the secondary level, the emphasis should be on early detection, quick ntervention and provision of a supportive environment in schools and families. Tertiary intervention
should involve coordination among the police, courts, counselors, doctors and social workers.
A national level study on child abuse is being conducted to assess the extent and magnitude of the problem in
India. The study will gauge the different forms of abuse and examine the profile of the abused and exploited children
and their relationship with the perpetrator, according to official sources here. The issue of child abuse,
which has remained neglected so far, has been entrusted by the Ministry of Women and Child Development to Prayas, a non- government organisation (NGO) working on children's issues.
Prayas, which is conducting the year-long study starting September 2005, will recommend measures and strategies
for policy, legislations and programme development in this regard, the sources said. Based on the findings, the government will draw up
interventions to address the problem. In view of the expertise and experience of Prayas in the field, the NGO, on behalf of the ministry, had
organised on October 28-29 a workshop to train trainers or field officers who will undertake the nationwide study. The effort is being funded by Save the Children and UNICEF.
Nirbhaya documentary row
Rape incidents are not new to India but the heinous crime that took place on a moving bus in Delhi on the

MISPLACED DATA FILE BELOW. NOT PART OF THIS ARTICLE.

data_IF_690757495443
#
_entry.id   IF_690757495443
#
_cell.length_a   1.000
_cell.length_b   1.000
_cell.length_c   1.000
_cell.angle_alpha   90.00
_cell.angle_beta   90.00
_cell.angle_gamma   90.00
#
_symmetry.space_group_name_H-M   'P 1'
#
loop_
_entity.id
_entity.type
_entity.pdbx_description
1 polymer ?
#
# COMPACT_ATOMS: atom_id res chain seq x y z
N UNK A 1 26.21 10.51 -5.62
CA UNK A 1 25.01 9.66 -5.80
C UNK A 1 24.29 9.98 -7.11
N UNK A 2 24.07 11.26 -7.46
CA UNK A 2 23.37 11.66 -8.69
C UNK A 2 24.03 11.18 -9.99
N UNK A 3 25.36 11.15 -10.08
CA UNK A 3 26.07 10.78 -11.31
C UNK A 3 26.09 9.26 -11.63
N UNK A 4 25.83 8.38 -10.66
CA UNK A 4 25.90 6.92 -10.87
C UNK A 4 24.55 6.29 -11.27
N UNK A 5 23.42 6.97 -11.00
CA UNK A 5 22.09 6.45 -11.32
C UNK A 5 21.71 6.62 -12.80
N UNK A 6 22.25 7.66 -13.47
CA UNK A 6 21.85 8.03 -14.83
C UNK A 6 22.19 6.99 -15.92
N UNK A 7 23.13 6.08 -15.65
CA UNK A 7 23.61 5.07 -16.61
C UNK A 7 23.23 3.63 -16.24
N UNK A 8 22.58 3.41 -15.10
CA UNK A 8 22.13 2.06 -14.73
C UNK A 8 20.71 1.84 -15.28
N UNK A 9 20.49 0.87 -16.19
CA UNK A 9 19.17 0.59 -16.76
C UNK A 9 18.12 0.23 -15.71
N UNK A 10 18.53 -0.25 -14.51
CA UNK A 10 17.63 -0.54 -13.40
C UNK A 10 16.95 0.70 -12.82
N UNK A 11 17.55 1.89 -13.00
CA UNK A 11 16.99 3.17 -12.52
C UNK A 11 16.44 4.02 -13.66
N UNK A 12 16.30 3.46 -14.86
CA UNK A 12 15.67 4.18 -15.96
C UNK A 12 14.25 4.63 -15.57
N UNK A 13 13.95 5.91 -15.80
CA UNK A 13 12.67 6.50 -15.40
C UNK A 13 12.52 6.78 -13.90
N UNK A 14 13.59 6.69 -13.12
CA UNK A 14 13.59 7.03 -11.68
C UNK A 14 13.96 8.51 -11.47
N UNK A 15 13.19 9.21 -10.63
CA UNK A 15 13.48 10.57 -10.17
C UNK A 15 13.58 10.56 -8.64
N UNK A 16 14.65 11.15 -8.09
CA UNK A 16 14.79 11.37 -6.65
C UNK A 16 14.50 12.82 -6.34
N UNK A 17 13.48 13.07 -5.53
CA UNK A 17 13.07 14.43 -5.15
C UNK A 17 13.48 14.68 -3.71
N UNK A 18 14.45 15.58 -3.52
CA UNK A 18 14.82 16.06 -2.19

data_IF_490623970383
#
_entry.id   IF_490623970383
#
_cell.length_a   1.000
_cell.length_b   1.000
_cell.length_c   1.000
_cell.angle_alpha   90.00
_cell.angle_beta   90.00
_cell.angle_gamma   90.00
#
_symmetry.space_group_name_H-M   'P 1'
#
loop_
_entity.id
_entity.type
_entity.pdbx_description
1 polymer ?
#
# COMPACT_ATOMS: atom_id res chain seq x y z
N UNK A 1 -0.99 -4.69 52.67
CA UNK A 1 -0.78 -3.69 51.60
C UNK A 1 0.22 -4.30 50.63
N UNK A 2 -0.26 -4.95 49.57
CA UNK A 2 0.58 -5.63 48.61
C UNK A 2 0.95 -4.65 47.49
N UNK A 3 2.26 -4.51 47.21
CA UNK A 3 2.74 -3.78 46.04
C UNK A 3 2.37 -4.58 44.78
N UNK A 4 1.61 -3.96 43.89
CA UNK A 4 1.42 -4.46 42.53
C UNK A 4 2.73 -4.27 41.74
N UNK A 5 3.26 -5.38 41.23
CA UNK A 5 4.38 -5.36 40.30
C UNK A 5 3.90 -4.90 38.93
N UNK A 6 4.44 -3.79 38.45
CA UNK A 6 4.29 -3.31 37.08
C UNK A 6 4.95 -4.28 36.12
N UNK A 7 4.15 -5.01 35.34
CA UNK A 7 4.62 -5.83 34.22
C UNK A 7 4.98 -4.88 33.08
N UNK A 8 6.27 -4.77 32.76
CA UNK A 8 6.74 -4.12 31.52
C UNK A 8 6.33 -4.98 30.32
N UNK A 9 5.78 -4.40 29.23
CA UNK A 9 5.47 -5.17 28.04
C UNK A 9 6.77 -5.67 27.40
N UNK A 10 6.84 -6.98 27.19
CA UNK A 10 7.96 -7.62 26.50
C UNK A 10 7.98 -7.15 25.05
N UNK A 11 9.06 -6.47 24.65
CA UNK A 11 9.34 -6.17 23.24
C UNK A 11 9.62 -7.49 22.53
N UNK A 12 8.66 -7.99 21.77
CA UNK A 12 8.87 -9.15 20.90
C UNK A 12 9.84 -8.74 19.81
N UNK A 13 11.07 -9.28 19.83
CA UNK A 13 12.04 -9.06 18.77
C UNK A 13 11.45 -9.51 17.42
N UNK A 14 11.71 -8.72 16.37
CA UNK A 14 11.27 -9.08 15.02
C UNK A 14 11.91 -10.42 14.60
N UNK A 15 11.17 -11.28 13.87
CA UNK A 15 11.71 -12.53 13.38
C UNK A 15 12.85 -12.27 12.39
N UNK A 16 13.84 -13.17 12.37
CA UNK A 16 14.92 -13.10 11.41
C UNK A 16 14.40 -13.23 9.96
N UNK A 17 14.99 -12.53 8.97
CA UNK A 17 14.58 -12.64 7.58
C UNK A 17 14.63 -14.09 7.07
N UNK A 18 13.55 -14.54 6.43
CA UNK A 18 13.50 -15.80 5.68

accursed night of December 16, 2012 changed the way Indians perceive the crime. Not just in India, the incident horrified and unnerved people across the world.
At the time when the victim of the gang-rape was fighting for her life, countless prayers by millions across the world were made. She is no more
today, but her memories live on.
Braving the cold, millions of students, activists and people from all walks of life filled the streets of Delhi in protest against the incident that had sent chills down their spines. It was
unprecedented for a country to witness protests of such magnitude for a rape victimís plight. People were angry and the government was nervous.
The crime kicked off a debate about women's treatment in the Indian society and led to the introduction of tougher punishments for sexual abuse.
Barred by law from revealing the identity of the victim, the media famously named the victim `Nirbhaya` (fearless).
Two years after the incident, a documentary by a foreign journalist on the incident has stirred up a hornetsí nest when it showed one of the
rape accused blaming the victim for the incident. The BBC4 film by Leslee Udwin has been banned in India but premiered in the UK..